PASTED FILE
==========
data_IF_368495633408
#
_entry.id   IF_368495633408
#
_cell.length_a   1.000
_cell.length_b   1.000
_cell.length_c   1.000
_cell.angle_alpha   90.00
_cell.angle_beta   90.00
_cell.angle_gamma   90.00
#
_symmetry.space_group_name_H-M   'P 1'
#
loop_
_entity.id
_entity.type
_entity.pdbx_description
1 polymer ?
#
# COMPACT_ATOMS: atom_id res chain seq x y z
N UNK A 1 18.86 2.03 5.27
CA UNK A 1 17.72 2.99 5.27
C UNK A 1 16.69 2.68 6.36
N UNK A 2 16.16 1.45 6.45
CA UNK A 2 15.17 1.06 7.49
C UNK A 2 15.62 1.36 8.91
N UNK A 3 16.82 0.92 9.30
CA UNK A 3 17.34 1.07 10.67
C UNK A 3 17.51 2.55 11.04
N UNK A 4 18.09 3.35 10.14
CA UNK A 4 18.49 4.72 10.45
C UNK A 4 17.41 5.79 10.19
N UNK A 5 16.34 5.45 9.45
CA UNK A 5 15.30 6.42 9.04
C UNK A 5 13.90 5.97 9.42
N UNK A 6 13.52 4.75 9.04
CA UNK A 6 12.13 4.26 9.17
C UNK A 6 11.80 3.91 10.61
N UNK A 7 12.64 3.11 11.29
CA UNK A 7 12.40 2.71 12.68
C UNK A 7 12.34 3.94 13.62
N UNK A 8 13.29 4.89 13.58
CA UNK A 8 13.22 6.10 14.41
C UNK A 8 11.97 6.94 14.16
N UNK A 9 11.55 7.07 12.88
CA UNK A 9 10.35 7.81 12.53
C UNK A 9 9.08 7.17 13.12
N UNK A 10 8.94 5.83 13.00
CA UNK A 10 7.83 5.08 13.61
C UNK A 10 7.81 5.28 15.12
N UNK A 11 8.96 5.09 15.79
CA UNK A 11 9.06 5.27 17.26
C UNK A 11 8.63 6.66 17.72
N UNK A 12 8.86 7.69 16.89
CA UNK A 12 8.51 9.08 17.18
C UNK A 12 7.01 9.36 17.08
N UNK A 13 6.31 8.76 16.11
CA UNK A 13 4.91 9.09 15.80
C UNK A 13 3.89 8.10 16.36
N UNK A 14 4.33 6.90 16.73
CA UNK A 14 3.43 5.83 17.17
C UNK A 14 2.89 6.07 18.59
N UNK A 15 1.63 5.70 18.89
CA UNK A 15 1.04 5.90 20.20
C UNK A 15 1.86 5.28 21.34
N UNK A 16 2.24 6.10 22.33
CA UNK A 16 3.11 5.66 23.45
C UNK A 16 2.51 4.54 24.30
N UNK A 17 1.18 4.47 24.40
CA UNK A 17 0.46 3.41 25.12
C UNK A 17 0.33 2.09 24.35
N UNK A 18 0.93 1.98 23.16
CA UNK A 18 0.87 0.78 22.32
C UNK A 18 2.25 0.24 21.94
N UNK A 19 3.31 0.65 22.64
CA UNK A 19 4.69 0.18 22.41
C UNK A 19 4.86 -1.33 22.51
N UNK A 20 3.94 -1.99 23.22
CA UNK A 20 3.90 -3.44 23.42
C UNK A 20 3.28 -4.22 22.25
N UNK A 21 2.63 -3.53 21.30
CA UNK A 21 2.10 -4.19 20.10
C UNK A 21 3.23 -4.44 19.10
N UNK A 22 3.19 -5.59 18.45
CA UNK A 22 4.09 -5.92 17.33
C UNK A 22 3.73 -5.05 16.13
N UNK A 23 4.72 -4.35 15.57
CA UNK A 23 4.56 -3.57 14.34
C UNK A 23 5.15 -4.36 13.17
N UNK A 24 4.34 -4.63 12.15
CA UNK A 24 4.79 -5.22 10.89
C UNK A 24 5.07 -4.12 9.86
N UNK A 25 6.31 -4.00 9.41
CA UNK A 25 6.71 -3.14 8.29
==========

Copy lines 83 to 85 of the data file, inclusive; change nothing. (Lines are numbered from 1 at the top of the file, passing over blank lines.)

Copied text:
C UNK A 21 3.23 -4.44 19.10
N UNK A 22 3.19 -5.59 18.45
CA UNK A 22 4.09 -5.92 17.33